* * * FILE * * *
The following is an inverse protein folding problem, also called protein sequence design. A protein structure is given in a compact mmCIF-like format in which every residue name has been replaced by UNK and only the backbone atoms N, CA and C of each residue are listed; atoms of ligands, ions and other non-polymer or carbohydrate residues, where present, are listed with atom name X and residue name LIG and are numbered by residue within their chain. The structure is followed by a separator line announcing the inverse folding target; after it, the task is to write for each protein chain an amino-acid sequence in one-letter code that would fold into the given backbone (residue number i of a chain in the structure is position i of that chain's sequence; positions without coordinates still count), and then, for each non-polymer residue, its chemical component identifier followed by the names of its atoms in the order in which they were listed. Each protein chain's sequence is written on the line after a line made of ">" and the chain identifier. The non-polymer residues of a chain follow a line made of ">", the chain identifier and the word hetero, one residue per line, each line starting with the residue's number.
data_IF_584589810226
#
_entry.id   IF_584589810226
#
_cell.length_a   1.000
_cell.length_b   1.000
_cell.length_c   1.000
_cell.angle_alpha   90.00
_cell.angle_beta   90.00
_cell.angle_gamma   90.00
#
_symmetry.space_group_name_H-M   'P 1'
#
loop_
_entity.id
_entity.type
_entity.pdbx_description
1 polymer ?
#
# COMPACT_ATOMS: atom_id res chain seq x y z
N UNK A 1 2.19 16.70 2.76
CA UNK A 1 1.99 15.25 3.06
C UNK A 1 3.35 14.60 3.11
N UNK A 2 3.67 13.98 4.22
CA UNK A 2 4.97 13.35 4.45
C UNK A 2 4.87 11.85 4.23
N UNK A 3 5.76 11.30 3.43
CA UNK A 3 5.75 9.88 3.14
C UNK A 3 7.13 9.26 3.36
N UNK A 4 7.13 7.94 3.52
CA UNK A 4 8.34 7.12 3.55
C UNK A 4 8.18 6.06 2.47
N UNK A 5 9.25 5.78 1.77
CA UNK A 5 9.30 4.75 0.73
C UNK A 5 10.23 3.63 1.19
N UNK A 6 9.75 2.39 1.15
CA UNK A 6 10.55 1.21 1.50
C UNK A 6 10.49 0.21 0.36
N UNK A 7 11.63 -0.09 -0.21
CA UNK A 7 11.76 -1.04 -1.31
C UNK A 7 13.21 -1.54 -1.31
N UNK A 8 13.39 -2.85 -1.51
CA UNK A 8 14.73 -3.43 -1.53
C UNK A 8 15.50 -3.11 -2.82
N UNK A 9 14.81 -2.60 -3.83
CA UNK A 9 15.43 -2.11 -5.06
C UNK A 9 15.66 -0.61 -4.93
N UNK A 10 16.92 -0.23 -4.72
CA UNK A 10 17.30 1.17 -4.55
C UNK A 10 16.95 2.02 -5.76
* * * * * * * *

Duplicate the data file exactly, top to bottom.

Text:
The following is an inverse protein folding problem, also called protein sequence design. A protein structure is given in a compact mmCIF-like format in which every residue name has been replaced by UNK and only the backbone atoms N, CA and C of each residue are listed; atoms of ligands, ions and other non-polymer or carbohydrate residues, where present, are listed with atom name X and residue name LIG and are numbered by residue within their chain. The structure is followed by a separator line announcing the inverse folding target; after it, the task is to write for each protein chain an amino-acid sequence in one-letter code that would fold into the given backbone (residue number i of a chain in the structure is position i of that chain's sequence; positions without coordinates still count), and then, for each non-polymer residue, its chemical component identifier followed by the names of its atoms in the order in which they were listed. Each protein chain's sequence is written on the line after a line made of ">" and the chain identifier. The non-polymer residues of a chain follow a line made of ">", the chain identifier and the word hetero, one residue per line, each line starting with the residue's number.
data_IF_584589810226
#
_entry.id   IF_584589810226
#
_cell.length_a   1.000
_cell.length_b   1.000
_cell.length_c   1.000
_cell.angle_alpha   90.00
_cell.angle_beta   90.00
_cell.angle_gamma   90.00
#
_symmetry.space_group_name_H-M   'P 1'
#
loop_
_entity.id
_entity.type
_entity.pdbx_description
1 polymer ?
#
# COMPACT_ATOMS: atom_id res chain seq x y z
N UNK A 1 2.19 16.70 2.76
CA UNK A 1 1.99 15.25 3.06
C UNK A 1 3.35 14.60 3.11
N UNK A 2 3.67 13.98 4.22
CA UNK A 2 4.97 13.35 4.45
C UNK A 2 4.87 11.85 4.23
N UNK A 3 5.76 11.30 3.43
CA UNK A 3 5.75 9.88 3.14
C UNK A 3 7.13 9.26 3.36
N UNK A 4 7.13 7.94 3.52
CA UNK A 4 8.34 7.12 3.55
C UNK A 4 8.18 6.06 2.47
N UNK A 5 9.25 5.78 1.77
CA UNK A 5 9.30 4.75 0.73
C UNK A 5 10.23 3.63 1.19
N UNK A 6 9.75 2.39 1.15
CA UNK A 6 10.55 1.21 1.50
C UNK A 6 10.49 0.21 0.36
N UNK A 7 11.63 -0.09 -0.21
CA UNK A 7 11.76 -1.04 -1.31
C UNK A 7 13.21 -1.54 -1.31
N UNK A 8 13.39 -2.85 -1.51
CA UNK A 8 14.73 -3.43 -1.53
C UNK A 8 15.50 -3.11 -2.82
N UNK A 9 14.81 -2.60 -3.83
CA UNK A 9 15.43 -2.11 -5.06
C UNK A 9 15.66 -0.61 -4.93
N UNK A 10 16.92 -0.23 -4.72
CA UNK A 10 17.30 1.17 -4.55
C UNK A 10 16.95 2.02 -5.76